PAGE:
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I have a burning need to know stuff and I love asking awkward questions.

Thursday, April 17, 2014

Just Finished Reading: Hitler’s War by Harry Turtledove (FP: 2009)

Europe, September 1938. Using the assassination of a German politician as an excuse Hitler orders his armed forces to launch an all-out attack across the Czech border. With immediate effect both the British and French declare war – hence starting WW2 a whole year ‘early’. Whilst the fighting begins to ramp up in Czechoslovakia the on-going conflict in Spain turns up the gears as fresh supplies arrive from both Germany and the Soviet Union. As French forces tentatively move across the German border and British forces move up to their new front line in France on the Belgian border the Czechs finally fall to the German onslaught led by its new Panzer tanks with close support from the terrifying Stuka dive-bomber. Within days the German forces retake its territory and move through the Low Countries threatening French soil. The question on everyone’s mind is whether the combined forces of France, England and their respective colonies can hold back the full might of the Wehrmacht.

I’ve been avoiding Turtledove for some time now because I had become bored and irritated with his writing style. Despite being a reasonable storyteller he has the annoying habit of constant repetition – characteristics of the main players revealed over and over and over again, constant reference to events that occurred earlier in the book or, if you read far enough into his numerous series, things that happened in the previous book or the three before that. As you can imagine that gets tedious rather fast! One good thing about this book – being the first in the series – is that the repetition never gets to the level where I wanted to throw the book against the wall in frustration. There were times, many, many times, where I rolled my eyes and sighed after yet another mention of a Stuka pilots milk drinking habit or the fact that neither the Russian or German troops could speak freely without the possibility of being ‘disappeared’ for being politically untrustworthy but it didn’t stop me largely enjoying this novel. OK, I’m highly unlikely to read any more in the series, but I still found this interesting and fun enough to make my way through just under 500 pages in quick order.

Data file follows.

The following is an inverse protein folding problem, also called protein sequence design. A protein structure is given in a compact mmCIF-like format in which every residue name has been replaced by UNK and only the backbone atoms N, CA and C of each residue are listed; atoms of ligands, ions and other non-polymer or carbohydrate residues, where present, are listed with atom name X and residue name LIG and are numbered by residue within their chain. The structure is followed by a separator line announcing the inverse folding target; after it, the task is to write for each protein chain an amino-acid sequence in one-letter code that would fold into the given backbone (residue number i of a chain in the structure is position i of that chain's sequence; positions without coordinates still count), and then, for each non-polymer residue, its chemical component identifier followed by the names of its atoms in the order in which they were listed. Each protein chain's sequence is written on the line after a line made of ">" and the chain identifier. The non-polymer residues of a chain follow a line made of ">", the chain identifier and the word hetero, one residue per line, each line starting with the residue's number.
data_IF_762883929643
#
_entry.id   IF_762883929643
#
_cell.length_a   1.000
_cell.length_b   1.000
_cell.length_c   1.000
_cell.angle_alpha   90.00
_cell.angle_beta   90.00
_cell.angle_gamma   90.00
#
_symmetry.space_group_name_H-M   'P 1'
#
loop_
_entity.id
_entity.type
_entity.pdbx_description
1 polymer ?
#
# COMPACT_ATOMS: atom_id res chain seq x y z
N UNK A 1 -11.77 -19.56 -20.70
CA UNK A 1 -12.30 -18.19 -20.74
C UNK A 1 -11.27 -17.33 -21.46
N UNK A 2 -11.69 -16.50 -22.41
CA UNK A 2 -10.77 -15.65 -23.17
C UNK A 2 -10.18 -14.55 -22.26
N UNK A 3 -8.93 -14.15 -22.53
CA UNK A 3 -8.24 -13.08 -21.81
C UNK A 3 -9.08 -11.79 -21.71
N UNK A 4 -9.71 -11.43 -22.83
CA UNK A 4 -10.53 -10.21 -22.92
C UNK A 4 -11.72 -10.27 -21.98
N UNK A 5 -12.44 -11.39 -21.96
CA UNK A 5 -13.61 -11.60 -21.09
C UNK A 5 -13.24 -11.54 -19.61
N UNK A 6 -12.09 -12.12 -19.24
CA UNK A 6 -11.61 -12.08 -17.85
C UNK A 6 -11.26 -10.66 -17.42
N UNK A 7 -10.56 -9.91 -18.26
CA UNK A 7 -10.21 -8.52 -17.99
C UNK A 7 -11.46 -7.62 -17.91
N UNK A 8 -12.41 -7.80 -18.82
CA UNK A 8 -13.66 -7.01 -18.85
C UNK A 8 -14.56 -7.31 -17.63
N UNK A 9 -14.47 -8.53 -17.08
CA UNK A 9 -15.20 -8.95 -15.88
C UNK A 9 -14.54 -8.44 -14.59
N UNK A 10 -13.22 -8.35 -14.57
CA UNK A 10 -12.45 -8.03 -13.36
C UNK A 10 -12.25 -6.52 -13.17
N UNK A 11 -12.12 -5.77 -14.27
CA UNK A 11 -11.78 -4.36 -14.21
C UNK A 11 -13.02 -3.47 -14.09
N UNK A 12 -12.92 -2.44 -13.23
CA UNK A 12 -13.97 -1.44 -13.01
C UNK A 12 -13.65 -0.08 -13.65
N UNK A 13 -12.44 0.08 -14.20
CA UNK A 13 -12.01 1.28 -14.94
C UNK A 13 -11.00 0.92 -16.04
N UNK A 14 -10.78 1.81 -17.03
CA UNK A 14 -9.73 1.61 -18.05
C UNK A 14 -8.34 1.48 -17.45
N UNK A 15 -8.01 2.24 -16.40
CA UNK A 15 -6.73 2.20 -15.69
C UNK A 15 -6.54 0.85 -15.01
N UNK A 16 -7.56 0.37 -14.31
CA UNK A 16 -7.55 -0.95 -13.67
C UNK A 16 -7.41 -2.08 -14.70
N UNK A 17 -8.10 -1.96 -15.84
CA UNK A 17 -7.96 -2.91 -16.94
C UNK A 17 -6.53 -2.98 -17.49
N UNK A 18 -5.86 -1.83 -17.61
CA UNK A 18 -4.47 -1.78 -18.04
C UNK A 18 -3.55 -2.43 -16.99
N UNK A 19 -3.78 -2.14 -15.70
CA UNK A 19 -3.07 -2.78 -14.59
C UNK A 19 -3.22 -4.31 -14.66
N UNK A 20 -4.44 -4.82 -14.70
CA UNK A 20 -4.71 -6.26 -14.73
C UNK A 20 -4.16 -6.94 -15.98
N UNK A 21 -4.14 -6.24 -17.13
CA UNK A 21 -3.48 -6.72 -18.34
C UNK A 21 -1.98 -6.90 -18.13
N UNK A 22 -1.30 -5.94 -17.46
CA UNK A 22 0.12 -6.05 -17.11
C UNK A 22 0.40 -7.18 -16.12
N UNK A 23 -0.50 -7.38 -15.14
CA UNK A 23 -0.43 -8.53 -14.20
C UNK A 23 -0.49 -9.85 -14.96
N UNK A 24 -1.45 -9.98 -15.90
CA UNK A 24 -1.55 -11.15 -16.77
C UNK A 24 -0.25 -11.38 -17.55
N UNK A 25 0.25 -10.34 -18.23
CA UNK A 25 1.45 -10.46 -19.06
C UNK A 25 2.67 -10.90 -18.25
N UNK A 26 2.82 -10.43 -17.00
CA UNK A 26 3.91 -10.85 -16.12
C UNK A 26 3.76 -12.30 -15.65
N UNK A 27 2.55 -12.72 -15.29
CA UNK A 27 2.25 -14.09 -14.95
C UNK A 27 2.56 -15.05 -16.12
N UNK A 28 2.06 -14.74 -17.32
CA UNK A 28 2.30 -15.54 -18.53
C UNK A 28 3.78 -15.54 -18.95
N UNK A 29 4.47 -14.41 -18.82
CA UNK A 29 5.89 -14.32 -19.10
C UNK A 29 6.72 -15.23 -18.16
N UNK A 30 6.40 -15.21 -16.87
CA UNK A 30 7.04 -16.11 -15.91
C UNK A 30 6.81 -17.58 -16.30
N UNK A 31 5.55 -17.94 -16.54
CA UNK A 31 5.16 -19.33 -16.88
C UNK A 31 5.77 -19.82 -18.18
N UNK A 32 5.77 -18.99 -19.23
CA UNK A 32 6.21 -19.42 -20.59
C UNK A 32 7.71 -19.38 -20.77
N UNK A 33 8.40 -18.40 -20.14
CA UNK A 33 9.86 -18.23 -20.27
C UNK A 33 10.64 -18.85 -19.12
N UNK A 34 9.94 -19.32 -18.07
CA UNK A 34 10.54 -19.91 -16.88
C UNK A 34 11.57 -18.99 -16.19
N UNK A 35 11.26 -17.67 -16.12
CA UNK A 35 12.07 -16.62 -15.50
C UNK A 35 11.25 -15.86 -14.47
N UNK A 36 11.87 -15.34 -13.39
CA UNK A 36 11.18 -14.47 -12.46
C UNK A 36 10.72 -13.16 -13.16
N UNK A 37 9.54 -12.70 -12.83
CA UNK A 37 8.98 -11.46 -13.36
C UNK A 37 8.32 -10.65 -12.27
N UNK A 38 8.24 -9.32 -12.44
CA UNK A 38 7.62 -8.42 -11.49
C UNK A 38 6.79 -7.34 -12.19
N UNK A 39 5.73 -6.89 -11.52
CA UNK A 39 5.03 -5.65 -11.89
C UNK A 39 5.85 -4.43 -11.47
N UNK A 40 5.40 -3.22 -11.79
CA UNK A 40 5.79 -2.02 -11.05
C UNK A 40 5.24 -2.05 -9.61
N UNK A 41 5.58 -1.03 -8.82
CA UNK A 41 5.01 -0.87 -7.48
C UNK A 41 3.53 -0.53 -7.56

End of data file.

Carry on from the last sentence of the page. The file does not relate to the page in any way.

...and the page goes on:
Being a Brit a few things did stand out. First was the fact that UK air defence was much better than anything the Germans had encountered before and they got their asses handed to them in early engagements (and even more so in ‘our’ Battle of Britain) particularly the early Stuka attacks against mainland targets. It was interesting that the first attacks were beaten off by a Hurricane/Gladiator combination. The second thing that struck me was the loss of Gibraltar to Spanish forces. Now I’ll be the first to admit that a detailed knowledge of the Rock in WW2 is not something that I can claim but the fact the Gibraltar remained firmly in British hands throughout WW2 must stand for something. With the base their being vital to holding the Med it would have been defended with everything we had. Losing it the way the book presented just didn’t seem realistic at all. Despite everyone mentioned above though I did actually enjoy this breezy read and it proved to be a reasonable start to a stack of 10 Alternate-History books I had planned for the early summer. Obviously much more to come.


smellincoffee said...

I *would* recommend the volume on Britain's regime-change, but as my review indicated absolutely nothing substantial happens!

CyberKitten said...

[grin] I can imagine!

Presumably the pro-German faction take over?

smellincoffee said...

Everything was so inconsequential it's hard to remember, but the military was frustrated because either (1) the prime minister wasn't aggressive enough at waging the war (an extensive phony war follows the fall of Czechoslovakia) or because the prime minister had signed an alliance with the Nazis against the Soviets and the only staunch anti-Hitlerite, Churchill, had died. So the military seized control to start waging war against Germany again. Every time a substantial change happens, it's immediately reversed, like the British war against Russia or the Japanese invasion of Russia.

CyberKitten said...

From what I remember of the period, Chamberlain definitely wasn't a war-time leader and there was a lot of hesitation about how to progress the war before Churchill came to power.

I also understand that there was a serious possibility (or at the very least a possibility) of us joining the Germans against the Communists in particular. I think that Lord Halifax (not entirely sure where I dragged that name up from) was much in favour of this proposal.

If Churchill had died prior to these events I'm not sure how things would have played out.